Who doesn't like piwakawaka (aka fantail)? They're so curious, and they seem so sociable, and their ingenious breathtaking aerobatics are so impressive as they swoop and dive and change direction and fake stall just like a cavalier air show pilot.
One of the greatest delights of moving to the house by the bay has been the friendship of the fantails. I know, I know, just because they follow me around the garden in a playful cloud doesn't REALLY mean they like me and they are there for the pleasure of my company! I realise that as I clomp around in my gumboots I'm stirring up the tasty little insects they love to catch on the wing, and that it's going to be worth keeping near me because of that...
But all the same their visits are received like benedictions, and I interpret their presence as a sacred thing, as a sign and as a loving communication from another world.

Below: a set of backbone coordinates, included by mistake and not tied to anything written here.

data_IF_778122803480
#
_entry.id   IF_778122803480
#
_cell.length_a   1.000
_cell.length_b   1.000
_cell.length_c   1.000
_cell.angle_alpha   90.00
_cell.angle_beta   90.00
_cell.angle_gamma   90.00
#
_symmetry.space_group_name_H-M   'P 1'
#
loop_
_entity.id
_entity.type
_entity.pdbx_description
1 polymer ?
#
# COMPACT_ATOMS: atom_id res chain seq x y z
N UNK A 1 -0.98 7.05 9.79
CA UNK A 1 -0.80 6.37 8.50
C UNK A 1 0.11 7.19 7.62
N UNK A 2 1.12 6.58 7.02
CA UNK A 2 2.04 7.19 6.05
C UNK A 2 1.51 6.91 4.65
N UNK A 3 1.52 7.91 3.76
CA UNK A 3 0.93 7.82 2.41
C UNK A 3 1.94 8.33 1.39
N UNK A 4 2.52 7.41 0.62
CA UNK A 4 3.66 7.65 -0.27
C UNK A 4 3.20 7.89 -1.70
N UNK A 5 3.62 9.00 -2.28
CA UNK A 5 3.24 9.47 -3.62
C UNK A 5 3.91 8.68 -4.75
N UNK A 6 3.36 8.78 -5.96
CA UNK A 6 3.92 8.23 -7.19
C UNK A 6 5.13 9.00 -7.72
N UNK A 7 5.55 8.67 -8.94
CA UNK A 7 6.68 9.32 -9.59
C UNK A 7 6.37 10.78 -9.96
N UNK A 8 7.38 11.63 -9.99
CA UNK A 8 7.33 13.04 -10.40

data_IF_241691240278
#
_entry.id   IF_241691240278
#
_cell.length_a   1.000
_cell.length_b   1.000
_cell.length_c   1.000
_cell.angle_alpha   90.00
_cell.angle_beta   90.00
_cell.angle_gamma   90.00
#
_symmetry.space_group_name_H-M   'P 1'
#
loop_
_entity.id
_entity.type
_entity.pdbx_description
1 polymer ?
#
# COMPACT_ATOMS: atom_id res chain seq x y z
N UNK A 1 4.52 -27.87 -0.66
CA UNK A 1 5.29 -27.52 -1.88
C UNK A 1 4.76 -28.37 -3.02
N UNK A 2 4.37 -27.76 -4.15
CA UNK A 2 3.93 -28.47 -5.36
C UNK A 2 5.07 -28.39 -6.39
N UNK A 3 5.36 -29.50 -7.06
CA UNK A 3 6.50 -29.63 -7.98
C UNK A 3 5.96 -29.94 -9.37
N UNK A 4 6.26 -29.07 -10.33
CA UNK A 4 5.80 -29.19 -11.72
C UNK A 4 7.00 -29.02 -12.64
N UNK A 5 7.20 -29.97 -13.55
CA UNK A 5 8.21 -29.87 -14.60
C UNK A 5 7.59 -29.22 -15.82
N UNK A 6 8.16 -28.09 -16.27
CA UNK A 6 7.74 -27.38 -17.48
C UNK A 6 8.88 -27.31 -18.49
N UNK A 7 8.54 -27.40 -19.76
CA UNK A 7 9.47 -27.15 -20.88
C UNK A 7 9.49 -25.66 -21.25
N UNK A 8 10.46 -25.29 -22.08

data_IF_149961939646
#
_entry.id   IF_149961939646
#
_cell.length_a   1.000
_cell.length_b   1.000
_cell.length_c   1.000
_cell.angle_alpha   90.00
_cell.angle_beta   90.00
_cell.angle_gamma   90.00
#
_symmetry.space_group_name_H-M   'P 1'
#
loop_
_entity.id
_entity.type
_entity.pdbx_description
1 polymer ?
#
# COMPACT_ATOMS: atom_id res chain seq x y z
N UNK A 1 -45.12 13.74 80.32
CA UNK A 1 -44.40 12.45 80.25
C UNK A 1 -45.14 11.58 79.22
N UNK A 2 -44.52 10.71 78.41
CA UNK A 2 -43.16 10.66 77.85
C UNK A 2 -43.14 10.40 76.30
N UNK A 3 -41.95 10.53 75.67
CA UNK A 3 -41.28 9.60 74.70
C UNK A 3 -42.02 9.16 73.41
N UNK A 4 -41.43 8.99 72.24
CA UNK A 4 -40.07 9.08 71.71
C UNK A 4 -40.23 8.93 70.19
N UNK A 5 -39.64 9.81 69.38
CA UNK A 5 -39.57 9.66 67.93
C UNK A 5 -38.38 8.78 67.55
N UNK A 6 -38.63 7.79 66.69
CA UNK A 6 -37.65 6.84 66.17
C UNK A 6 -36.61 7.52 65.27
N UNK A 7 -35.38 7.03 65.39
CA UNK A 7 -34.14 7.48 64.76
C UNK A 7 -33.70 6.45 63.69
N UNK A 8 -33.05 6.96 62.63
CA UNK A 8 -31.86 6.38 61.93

O little Tiwa Waka,
O kind little wing!
I've seen a woman hunt you,
With haste and muttering.
She said it was unlucky,
She drove you out with cries,
For when a fantail flies within
A son or neighbour dies.
Unlucky! It's an honour,
A bird flying through.
He had the whole sweet countryside,
And yet he came to you.
- Eileen Duggan
This clever little fantail (pictured sheltering under the eaves in a snow storm) regularly patrols the cobwebs on the outside of the house and gobbles up the fresh insects trapped there before the spider comes to claim them.